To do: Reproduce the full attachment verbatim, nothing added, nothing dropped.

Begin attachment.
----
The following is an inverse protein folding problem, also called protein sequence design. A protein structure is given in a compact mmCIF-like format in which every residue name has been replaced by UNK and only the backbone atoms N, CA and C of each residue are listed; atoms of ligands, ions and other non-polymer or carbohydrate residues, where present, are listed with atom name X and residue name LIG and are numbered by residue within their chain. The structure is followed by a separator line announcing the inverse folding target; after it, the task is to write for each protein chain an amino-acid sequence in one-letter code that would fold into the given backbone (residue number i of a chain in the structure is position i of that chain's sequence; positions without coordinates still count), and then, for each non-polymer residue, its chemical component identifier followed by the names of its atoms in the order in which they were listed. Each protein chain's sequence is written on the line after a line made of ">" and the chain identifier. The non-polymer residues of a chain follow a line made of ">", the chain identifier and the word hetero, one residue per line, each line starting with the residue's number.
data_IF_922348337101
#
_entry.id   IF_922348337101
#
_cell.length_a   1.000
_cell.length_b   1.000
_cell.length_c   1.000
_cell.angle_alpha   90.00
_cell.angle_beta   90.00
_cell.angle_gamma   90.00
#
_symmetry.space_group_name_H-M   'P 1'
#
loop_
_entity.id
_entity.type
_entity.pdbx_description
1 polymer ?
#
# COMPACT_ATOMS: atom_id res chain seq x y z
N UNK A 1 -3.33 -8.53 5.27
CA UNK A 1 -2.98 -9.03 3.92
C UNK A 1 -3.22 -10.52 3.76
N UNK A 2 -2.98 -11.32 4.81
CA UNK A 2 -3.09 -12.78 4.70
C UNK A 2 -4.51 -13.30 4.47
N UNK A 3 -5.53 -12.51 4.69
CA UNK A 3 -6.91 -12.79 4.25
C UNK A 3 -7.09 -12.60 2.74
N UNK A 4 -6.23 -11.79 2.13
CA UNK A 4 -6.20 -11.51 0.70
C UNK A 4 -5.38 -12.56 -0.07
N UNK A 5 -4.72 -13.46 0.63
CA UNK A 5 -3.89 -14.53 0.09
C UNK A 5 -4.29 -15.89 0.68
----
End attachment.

The following is an inverse protein folding problem, also called protein sequence design. A protein structure is given in a compact mmCIF-like format in which every residue name has been replaced by UNK and only the backbone atoms N, CA and C of each residue are listed; atoms of ligands, ions and other non-polymer or carbohydrate residues, where present, are listed with atom name X and residue name LIG and are numbered by residue within their chain. The structure is followed by a separator line announcing the inverse folding target; after it, the task is to write for each protein chain an amino-acid sequence in one-letter code that would fold into the given backbone (residue number i of a chain in the structure is position i of that chain's sequence; positions without coordinates still count), and then, for each non-polymer residue, its chemical component identifier followed by the names of its atoms in the order in which they were listed. Each protein chain's sequence is written on the line after a line made of ">" and the chain identifier. The non-polymer residues of a chain follow a line made of ">", the chain identifier and the word hetero, one residue per line, each line starting with the residue's number.
data_IF_922348337101
#
_entry.id   IF_922348337101
#
_cell.length_a   1.000
_cell.length_b   1.000
_cell.length_c   1.000
_cell.angle_alpha   90.00
_cell.angle_beta   90.00
_cell.angle_gamma   90.00
#
_symmetry.space_group_name_H-M   'P 1'
#
loop_
_entity.id
_entity.type
_entity.pdbx_description
1 polymer ?
#
# COMPACT_ATOMS: atom_id res chain seq x y z
N UNK A 1 -3.33 -8.53 5.27
CA UNK A 1 -2.98 -9.03 3.92
C UNK A 1 -3.22 -10.52 3.76
N UNK A 2 -2.98 -11.32 4.81
CA UNK A 2 -3.09 -12.78 4.70
C UNK A 2 -4.51 -13.30 4.47
N UNK A 3 -5.53 -12.51 4.69
CA UNK A 3 -6.91 -12.79 4.25
C UNK A 3 -7.09 -12.60 2.74
N UNK A 4 -6.23 -11.79 2.13
CA UNK A 4 -6.20 -11.51 0.70
C UNK A 4 -5.38 -12.56 -0.07
N UNK A 5 -4.72 -13.46 0.63
CA UNK A 5 -3.89 -14.53 0.09
C UNK A 5 -4.29 -15.89 0.68